Army Corps of Engineers
US Fish and Wildlife
Other agencies that regulate the handling, shipment and use of hazardous materials include the EPA, DEC and the Forest Service.
401 Certification of Army Corps 404 Permit 401 Certification of NPDES Permit Approval of sanitary wastewater treatment and disposal systems Solid Waster Permit, including tailings Approval of Spill Response Plan (Oil Discharge Prevention and Contingency Plan) Air Quality Control Permit Alaska Coastal Management Program Consistency Determination Water Rights Permit Tidelands Permit Title 16 Permit for activities in anadromous fish Streams Determination of instream flows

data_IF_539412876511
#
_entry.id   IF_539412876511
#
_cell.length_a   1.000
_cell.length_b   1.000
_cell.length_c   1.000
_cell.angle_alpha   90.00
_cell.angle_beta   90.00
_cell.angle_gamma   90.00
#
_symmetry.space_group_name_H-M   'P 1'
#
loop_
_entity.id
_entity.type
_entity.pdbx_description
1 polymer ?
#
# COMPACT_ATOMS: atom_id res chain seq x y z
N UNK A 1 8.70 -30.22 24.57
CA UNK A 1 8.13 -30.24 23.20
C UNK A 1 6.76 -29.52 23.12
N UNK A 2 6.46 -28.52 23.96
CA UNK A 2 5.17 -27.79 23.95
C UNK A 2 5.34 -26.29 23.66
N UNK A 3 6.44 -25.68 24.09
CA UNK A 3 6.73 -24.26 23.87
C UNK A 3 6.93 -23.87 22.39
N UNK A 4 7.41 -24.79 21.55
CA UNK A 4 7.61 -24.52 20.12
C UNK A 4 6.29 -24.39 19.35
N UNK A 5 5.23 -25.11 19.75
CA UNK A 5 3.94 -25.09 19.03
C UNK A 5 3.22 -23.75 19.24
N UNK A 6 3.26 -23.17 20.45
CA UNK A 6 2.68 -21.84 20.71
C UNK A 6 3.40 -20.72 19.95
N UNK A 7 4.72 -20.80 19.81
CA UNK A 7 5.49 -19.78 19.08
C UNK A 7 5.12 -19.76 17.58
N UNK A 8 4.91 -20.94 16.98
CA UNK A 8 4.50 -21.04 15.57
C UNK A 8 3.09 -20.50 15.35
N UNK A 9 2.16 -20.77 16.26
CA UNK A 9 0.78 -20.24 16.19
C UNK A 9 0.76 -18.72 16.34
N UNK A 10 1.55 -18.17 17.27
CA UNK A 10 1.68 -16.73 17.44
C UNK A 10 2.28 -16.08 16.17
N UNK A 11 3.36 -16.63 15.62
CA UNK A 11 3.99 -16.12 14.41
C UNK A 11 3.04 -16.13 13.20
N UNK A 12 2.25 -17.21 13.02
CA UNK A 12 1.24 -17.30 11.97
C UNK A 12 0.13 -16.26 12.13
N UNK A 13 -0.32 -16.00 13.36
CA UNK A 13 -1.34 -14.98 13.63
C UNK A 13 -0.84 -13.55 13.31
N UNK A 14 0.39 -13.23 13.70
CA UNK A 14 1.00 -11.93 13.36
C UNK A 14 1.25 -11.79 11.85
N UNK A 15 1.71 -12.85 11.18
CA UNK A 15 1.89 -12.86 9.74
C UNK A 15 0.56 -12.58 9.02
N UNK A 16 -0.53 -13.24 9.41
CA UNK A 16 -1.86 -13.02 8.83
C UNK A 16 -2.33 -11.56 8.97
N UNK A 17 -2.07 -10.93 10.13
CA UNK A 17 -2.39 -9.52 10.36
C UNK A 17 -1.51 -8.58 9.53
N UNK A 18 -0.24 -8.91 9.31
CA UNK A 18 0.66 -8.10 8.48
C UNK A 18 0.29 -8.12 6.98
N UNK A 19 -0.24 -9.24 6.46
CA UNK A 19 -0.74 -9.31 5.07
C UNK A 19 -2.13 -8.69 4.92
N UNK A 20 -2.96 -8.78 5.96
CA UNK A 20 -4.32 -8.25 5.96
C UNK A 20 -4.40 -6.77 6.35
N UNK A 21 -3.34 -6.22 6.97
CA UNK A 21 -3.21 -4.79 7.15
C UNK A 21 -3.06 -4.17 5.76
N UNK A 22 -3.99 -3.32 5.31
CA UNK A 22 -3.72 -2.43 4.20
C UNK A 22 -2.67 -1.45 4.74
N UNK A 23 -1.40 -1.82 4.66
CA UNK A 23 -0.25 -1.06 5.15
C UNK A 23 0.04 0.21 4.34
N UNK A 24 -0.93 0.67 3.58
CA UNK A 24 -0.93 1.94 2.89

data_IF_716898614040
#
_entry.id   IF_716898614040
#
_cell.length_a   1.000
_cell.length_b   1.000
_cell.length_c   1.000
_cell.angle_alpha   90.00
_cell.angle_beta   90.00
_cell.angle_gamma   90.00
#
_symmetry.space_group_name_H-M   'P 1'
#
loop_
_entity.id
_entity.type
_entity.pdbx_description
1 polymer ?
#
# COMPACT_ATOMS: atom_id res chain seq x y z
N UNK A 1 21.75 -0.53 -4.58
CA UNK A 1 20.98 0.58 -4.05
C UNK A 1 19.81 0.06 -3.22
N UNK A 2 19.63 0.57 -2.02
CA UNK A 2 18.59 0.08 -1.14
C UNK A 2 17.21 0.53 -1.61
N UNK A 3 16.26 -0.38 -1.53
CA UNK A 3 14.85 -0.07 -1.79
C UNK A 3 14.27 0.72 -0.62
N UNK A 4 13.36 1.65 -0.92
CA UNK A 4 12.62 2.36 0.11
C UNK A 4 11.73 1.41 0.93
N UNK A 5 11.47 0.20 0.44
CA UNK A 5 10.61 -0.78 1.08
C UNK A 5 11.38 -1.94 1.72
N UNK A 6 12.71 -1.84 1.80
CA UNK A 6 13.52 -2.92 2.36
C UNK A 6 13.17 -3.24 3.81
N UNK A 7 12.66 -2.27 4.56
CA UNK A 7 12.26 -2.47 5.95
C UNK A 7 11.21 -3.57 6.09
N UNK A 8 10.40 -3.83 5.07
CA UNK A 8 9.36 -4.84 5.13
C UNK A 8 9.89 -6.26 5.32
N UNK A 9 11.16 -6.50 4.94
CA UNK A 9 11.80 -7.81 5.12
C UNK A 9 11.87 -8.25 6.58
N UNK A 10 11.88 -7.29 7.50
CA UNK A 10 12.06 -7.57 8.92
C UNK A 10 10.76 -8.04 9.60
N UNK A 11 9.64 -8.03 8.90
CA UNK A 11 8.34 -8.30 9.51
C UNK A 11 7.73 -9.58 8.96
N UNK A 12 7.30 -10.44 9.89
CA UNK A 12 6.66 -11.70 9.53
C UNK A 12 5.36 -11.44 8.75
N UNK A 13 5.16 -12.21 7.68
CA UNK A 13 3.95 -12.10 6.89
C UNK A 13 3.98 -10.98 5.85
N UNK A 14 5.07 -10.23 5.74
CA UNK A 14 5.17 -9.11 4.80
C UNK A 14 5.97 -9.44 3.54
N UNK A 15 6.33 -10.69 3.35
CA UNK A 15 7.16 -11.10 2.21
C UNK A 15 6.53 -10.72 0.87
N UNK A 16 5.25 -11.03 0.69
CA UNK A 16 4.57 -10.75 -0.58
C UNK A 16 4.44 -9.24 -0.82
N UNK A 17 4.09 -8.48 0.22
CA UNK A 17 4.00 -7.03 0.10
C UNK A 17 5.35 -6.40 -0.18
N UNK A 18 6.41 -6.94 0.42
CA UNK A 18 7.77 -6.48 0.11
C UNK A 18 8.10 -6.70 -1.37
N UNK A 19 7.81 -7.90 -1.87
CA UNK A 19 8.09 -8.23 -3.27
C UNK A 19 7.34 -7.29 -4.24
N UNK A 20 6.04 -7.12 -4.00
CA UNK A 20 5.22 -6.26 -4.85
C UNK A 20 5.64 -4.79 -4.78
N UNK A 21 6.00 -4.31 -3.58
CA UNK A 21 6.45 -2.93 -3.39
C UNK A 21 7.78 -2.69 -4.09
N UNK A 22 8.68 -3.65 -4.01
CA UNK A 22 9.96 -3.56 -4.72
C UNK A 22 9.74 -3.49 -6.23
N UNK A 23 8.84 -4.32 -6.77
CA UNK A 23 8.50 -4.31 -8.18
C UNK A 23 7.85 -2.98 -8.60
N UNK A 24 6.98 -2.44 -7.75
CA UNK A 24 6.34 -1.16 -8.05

Fish and Game
Appendix B State Socio-Economic Assessment and Local Mining Regulation in Western States